Due to the generous donation of a donor, this project is now fully funded.
In type 1 diabetes (T1D) the body’s immune system recognizes, attacks, and ultimately kills the insulin-producing beta cells in the pancreas. During this process, the immune system releases many inflammatory molecules. One is 12(S)-HETE. It activates the GPR31 receptor on the beta cells. Published data, and our preliminary experiments, lead us to believe this activated inflammatory molecule causes the beta cells to malfunction and ultimately die.
Our goal is to discover molecules to block 12(S)-HETE from activating GPR31 to potentially protect the beta cells. We will use high throughput screening to monitor the activation of GPR31 in cells by testing thousands of molecules for their ability to block this activation. We refer to the successful drug-like molecules as GPR31 inhibitors.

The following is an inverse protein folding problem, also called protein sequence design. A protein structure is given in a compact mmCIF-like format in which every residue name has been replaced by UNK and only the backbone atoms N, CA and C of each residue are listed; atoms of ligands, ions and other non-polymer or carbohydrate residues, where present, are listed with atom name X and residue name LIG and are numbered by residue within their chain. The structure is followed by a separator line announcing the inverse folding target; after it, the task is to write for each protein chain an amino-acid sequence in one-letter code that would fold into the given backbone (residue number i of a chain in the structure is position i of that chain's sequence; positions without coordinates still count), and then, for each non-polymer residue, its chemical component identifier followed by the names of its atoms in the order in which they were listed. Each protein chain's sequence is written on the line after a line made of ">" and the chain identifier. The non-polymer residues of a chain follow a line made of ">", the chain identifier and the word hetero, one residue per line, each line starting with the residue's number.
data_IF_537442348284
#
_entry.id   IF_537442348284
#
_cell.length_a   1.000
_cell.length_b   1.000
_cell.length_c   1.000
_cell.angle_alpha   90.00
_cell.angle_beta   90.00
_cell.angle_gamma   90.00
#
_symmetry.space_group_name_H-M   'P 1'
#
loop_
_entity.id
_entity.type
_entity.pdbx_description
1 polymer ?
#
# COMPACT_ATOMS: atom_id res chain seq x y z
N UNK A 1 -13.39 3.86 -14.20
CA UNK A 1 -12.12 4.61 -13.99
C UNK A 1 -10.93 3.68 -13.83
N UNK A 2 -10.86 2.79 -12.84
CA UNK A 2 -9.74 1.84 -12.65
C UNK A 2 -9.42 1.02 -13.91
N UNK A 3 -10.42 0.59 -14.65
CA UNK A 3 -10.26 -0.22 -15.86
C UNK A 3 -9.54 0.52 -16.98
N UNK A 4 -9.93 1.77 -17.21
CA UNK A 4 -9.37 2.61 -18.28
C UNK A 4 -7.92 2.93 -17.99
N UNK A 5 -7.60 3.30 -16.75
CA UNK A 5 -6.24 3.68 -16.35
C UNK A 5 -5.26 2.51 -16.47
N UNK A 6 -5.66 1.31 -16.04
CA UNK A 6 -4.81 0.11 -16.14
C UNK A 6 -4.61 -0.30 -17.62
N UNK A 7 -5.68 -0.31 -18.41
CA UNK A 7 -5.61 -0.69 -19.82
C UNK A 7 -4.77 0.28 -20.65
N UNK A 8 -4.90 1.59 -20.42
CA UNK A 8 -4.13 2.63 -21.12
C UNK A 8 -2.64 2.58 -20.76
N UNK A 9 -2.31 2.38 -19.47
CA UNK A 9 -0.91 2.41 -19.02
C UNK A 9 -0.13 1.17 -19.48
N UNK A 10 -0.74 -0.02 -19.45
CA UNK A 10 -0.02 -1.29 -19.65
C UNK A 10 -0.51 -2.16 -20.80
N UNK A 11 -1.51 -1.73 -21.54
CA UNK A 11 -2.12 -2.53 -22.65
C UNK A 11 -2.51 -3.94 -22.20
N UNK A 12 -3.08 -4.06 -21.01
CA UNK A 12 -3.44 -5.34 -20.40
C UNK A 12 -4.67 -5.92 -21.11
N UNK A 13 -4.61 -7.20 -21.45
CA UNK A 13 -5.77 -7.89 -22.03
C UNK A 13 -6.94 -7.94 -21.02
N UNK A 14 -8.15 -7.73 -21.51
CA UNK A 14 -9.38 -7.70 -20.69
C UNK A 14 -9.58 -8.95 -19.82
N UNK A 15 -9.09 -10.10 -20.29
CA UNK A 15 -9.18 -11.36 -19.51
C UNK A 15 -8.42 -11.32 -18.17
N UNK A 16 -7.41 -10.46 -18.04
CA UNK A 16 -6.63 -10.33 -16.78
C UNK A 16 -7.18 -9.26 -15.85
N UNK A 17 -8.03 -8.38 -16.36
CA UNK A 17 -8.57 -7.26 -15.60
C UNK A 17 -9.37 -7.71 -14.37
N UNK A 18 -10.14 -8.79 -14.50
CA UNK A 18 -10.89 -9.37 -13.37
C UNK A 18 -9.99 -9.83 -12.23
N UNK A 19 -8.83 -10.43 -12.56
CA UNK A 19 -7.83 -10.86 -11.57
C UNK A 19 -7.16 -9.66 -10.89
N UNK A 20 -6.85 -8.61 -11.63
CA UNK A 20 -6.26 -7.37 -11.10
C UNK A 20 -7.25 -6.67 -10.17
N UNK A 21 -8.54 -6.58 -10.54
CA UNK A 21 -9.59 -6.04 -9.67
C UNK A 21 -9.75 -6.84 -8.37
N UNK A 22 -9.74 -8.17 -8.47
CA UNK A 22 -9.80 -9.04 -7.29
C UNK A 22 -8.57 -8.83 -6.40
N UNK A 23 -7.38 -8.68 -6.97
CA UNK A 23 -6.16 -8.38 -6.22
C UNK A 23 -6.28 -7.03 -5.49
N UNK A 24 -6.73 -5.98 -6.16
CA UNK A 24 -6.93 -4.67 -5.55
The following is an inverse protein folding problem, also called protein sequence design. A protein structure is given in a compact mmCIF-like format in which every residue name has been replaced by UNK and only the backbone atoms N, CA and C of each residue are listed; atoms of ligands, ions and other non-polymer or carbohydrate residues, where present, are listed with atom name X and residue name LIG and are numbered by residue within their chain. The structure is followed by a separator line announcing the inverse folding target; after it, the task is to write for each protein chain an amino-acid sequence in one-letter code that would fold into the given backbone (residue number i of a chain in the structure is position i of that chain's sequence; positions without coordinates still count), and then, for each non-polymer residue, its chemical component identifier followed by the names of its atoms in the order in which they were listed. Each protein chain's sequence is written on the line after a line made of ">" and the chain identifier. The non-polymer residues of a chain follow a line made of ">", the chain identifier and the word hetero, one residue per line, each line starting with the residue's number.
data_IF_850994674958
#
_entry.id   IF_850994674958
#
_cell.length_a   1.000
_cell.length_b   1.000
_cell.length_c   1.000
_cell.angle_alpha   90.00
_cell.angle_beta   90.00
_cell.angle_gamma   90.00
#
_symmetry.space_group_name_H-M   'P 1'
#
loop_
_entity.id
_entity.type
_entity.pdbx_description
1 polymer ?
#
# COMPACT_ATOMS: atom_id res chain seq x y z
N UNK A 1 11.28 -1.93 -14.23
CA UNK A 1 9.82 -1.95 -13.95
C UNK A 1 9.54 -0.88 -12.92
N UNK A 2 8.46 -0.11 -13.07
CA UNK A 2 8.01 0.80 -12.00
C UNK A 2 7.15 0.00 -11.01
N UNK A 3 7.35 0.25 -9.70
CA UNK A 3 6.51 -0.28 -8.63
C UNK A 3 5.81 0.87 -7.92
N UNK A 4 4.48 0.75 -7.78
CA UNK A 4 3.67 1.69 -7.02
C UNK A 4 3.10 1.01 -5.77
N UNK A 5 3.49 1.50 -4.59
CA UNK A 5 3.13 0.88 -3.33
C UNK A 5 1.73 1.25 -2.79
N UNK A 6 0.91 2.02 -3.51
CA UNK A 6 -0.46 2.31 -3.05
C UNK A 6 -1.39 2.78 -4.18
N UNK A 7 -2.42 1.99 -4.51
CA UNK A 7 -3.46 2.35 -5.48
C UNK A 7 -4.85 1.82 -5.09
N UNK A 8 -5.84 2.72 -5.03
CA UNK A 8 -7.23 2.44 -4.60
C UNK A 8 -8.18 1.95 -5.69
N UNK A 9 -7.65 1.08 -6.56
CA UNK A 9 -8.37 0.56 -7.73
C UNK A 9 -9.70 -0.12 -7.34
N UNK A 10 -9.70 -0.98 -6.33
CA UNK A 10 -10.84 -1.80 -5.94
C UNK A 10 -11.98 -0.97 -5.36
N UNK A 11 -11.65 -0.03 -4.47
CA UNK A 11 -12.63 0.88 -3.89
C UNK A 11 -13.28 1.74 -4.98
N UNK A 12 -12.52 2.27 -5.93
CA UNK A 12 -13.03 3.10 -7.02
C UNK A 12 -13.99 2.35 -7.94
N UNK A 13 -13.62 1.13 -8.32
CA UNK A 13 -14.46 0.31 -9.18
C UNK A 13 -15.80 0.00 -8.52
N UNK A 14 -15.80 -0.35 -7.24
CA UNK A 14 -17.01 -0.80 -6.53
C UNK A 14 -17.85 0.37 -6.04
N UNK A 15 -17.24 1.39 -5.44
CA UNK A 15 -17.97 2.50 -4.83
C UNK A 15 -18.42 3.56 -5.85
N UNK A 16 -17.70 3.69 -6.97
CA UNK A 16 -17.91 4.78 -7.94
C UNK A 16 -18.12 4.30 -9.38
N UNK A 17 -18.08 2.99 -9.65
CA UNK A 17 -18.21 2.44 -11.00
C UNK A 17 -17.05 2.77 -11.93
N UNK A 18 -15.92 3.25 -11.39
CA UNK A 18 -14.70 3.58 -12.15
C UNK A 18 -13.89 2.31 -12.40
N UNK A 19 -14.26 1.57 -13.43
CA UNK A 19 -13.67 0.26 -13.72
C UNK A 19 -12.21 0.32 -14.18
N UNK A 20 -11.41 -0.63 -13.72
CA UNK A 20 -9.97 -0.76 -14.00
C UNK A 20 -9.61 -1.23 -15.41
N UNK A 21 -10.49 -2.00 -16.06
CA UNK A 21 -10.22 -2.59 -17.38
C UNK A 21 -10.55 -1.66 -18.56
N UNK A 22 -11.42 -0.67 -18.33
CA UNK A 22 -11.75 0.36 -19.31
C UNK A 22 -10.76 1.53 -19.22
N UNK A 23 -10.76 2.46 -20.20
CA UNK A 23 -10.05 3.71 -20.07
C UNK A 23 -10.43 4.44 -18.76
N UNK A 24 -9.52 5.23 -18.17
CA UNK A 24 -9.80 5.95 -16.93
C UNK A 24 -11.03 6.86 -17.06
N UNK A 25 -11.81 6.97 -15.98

To confirm our candidate GPR31 inhibitors will work in humans, we will use human pancreatic islets isolated from donors, or grown in laboratories. We will expose these human pancreatic islets to conditions that mimic the assumed 12(S)-HETE to GPR31 pathway which may cause the onset of T1D. We will test our candidate GPR31 inhibitors for their ability to protect human pancreatic islets before and soon after the initial attack on the beta cells.
Very little is known about GPR31. We will learn more about this molecule and shed light on the activation signaling and functional pathways relating to its interaction with 12(S)-HETE and the onset of T1D. While our focus is on protecting pancreatic beta cells, GPR31 is also present in other organs and tissues where its inhibition may also be therapeutically beneficial.